Bovine Veterinarian Addresses Food Animal Practitioner Shortage With Legislators
Jody Kull, DVM and owner of Valley Mobile Veterinary Service, Danville, Pa., represented bovine veterinarians in meetings with legislators in Washington, D.C., in December. One of her goals: to bring attention to the dwindling number of veterinarians practicing in rural America today and what that means to livestock producers, pet owners and their local communities.
“There are so many legislators in policy-making that are unaware of the issues in rural veterinary medicine and rural agriculture today,” says Kull, who notes her group met with officials in 12 different offices.
“Once the issues and points were explained and shared, all were on board and understood the importance of supporting the initiatives and ideas brought forth in the Farm Journal Foundation report,” she adds.
The report she references, Addressing the Persistent Shortage of Food Animal Veterinarians and Its Impact on Rural Communities, says more than 500 counties across the U.S. have shortages of food animal veterinarians.
DECLINE IN FOOD-ANIMAL PRACTICES
Authored by Clinton Neill, an economist at Cornell University, and commissioned by the Farm Journal Foundation, the report says only 3% to 4% of new veterinary school graduates pursue livestock or other food-animal practice areas. That is a stark decline from 40 years ago when about 40% of graduates specialized in this area.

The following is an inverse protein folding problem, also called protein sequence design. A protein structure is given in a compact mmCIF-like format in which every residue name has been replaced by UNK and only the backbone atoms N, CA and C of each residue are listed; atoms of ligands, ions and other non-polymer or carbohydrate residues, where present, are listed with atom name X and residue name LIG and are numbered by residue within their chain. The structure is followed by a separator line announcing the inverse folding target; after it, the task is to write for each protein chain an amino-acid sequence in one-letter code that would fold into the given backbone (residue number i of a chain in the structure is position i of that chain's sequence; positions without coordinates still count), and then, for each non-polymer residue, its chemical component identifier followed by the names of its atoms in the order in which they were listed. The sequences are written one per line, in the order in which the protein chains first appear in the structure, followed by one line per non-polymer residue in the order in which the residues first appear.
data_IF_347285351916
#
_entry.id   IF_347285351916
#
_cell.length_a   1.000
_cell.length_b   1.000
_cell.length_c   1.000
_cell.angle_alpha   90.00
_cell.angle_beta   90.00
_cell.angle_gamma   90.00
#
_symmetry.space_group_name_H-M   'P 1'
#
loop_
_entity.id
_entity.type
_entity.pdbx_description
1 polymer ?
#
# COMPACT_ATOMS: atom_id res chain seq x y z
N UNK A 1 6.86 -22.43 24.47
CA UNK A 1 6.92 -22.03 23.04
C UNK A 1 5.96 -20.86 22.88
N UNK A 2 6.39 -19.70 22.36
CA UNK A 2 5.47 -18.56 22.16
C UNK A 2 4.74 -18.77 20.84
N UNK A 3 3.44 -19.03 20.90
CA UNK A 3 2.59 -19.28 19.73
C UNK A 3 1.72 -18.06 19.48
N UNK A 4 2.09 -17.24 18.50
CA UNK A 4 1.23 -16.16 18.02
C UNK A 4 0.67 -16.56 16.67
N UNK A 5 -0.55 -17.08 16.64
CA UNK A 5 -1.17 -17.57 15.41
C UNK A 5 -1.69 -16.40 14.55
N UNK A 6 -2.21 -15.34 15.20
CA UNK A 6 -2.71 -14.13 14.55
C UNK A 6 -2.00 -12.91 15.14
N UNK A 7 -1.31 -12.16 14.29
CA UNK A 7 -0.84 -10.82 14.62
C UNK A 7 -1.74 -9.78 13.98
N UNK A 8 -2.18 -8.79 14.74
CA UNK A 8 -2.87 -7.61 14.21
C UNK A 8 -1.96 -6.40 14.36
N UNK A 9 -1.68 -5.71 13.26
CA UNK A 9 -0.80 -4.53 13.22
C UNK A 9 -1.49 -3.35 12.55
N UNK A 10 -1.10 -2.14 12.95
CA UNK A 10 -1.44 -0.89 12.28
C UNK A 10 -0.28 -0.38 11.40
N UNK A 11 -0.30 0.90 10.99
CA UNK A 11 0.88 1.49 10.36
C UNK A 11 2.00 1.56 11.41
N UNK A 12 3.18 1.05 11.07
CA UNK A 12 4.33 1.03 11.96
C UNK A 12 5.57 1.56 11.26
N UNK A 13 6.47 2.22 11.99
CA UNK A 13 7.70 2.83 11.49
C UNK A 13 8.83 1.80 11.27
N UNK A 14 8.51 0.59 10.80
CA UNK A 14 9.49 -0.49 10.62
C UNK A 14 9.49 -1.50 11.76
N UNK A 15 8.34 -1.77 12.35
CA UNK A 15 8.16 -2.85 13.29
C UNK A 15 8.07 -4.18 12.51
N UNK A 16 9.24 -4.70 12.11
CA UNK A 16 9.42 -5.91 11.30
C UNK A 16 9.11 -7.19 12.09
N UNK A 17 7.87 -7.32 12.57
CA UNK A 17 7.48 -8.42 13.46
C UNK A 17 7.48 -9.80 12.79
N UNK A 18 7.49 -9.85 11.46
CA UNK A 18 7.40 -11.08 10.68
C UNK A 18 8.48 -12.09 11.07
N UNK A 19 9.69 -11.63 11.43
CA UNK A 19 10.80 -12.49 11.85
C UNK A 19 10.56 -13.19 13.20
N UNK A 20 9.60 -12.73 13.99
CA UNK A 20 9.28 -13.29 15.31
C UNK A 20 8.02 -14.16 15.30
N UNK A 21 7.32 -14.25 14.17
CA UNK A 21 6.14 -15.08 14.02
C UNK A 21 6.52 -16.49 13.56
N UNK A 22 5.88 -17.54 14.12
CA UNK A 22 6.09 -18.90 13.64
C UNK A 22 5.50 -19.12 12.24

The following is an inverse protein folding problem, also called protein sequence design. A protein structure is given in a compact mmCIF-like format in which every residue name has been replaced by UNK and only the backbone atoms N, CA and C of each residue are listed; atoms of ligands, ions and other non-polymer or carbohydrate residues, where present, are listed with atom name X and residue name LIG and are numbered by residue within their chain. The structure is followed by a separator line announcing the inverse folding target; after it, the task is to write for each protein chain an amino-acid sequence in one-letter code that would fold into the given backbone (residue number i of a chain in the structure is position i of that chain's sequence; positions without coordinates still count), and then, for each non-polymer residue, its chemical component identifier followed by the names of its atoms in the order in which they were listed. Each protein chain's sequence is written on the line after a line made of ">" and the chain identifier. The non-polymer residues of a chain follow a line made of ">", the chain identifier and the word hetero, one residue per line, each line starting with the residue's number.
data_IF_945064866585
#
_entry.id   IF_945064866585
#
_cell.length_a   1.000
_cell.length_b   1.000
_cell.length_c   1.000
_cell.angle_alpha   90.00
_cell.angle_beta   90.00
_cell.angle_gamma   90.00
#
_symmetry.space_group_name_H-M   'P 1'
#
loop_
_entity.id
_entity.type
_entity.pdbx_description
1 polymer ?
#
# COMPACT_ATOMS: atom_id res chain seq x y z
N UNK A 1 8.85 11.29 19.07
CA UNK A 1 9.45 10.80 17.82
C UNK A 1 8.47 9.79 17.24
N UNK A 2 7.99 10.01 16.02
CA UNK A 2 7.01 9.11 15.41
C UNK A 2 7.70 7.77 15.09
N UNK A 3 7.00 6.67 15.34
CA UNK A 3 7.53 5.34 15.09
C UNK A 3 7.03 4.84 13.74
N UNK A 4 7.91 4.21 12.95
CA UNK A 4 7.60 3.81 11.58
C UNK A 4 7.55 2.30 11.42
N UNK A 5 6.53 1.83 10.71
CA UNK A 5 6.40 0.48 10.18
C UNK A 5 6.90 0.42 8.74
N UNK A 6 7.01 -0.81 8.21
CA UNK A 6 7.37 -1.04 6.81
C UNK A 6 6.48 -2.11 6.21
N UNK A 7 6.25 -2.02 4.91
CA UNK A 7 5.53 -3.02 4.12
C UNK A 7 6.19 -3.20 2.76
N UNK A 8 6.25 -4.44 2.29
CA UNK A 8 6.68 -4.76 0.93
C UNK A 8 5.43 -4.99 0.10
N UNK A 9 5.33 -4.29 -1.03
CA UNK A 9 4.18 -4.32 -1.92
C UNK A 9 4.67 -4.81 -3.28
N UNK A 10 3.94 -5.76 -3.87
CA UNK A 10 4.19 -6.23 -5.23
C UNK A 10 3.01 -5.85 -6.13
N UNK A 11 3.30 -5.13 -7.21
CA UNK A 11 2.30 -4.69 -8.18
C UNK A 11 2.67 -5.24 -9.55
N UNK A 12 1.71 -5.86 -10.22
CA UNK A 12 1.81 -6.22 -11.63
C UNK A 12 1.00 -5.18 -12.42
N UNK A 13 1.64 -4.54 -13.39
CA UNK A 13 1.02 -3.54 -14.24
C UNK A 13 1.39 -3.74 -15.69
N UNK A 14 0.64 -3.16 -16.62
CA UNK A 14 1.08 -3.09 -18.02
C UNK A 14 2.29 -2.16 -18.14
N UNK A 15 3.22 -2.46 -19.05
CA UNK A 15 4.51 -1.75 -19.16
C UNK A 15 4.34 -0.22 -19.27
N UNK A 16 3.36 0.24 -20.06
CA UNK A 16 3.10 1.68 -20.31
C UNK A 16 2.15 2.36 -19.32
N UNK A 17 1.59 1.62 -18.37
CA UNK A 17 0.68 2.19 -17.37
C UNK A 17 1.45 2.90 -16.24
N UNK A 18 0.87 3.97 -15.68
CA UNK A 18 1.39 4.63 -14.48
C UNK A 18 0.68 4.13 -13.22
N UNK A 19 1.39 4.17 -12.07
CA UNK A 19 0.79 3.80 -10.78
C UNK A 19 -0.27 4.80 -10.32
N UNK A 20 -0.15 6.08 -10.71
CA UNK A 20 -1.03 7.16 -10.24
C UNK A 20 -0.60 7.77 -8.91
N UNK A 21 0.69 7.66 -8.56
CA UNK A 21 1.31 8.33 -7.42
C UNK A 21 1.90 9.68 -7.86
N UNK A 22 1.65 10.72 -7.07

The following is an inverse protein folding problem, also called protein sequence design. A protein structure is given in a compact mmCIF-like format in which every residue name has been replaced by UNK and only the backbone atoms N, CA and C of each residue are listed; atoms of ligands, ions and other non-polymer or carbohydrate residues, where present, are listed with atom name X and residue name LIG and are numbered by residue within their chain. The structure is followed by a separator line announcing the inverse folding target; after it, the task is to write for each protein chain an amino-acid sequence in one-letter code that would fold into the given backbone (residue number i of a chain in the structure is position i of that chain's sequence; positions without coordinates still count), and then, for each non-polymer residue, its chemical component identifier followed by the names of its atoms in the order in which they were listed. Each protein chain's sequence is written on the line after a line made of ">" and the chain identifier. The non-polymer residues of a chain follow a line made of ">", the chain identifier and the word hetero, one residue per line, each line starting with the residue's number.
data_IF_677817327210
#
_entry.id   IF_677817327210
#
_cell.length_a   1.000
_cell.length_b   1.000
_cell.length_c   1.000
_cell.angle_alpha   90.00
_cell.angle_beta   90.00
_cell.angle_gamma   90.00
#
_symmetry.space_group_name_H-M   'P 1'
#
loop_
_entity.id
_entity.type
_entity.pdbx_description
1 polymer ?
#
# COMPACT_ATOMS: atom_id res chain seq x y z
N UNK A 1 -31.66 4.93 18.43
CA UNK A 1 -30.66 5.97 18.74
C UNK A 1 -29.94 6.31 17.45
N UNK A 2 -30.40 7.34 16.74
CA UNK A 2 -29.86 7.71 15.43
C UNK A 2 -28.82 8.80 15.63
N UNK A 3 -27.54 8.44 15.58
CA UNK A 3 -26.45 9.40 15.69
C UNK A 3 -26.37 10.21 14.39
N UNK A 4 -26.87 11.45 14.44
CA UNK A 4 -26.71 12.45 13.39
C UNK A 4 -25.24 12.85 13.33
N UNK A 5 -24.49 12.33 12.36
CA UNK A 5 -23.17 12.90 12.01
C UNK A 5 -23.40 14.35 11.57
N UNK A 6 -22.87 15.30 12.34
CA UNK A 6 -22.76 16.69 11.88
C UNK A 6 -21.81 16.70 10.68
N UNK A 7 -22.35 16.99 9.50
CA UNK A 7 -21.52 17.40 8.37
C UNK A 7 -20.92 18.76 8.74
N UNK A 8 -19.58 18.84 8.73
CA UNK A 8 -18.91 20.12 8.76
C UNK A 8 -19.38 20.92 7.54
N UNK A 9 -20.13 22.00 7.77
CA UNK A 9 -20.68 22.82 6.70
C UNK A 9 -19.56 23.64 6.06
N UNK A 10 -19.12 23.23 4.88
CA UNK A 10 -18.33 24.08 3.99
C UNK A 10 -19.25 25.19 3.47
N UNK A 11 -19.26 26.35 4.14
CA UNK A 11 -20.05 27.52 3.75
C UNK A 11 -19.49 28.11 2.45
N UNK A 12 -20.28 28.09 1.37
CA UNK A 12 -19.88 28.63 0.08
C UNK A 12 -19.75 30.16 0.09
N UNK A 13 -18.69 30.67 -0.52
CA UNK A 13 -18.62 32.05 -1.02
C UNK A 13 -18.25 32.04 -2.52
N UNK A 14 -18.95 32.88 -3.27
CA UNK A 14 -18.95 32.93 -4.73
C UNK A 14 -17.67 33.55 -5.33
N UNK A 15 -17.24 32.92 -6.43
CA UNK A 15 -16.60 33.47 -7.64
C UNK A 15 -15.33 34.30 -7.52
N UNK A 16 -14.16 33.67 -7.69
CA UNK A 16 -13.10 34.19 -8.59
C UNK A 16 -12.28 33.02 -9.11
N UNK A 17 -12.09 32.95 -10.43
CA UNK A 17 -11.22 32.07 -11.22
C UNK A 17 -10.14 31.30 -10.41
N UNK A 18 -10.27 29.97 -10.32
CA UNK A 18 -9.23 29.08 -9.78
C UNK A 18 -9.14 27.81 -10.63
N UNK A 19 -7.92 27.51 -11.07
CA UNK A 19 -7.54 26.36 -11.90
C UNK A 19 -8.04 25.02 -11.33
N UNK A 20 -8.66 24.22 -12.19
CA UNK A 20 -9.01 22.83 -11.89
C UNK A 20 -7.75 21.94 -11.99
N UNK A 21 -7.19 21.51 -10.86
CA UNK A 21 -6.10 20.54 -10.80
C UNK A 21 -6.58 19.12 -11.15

“Veterinarians really are on the front lines of disease prevention,” Kull says. “It helped to make my point that the issues were presented from someone experiencing the rural veterinary experience firsthand, and I was very proud to represent my veterinary colleagues from across the country and the National Milk Producers Federation. My follow-up emails with my state senator’s staff have all been positive, and we have future meetings set up to discuss the issue further.”
Kull says she wants to encourage other veterinarians to reach out to their senators and representatives to share their personal stories of working in rural veterinary medicine.
“I also recommend bringing this issue up with your Farm Bureau leaders and local politicians to keep the discussions moving forward,” she says. “It can be intimidating, but the veterinary network is strong, and we all need to support each other moving forward in making sure that rural agriculture continues to have veterinary support.”
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